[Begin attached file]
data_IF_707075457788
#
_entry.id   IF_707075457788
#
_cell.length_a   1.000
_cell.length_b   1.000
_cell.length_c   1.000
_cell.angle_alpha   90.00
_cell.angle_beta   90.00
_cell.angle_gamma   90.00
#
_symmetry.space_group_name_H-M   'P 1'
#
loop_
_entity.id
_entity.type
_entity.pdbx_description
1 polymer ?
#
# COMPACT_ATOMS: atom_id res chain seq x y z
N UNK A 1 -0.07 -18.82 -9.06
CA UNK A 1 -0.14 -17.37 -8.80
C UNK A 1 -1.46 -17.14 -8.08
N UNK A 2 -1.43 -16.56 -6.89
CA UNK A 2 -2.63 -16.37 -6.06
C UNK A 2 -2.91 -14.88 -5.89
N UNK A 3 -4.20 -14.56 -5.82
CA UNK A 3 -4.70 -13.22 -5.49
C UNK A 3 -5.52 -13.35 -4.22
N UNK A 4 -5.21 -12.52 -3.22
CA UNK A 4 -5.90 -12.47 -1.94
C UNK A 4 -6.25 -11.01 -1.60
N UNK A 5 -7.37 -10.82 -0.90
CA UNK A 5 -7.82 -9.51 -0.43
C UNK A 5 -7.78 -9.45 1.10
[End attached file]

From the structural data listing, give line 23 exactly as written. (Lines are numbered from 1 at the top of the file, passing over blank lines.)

C UNK A 1 -1.46 -17.14 -8.08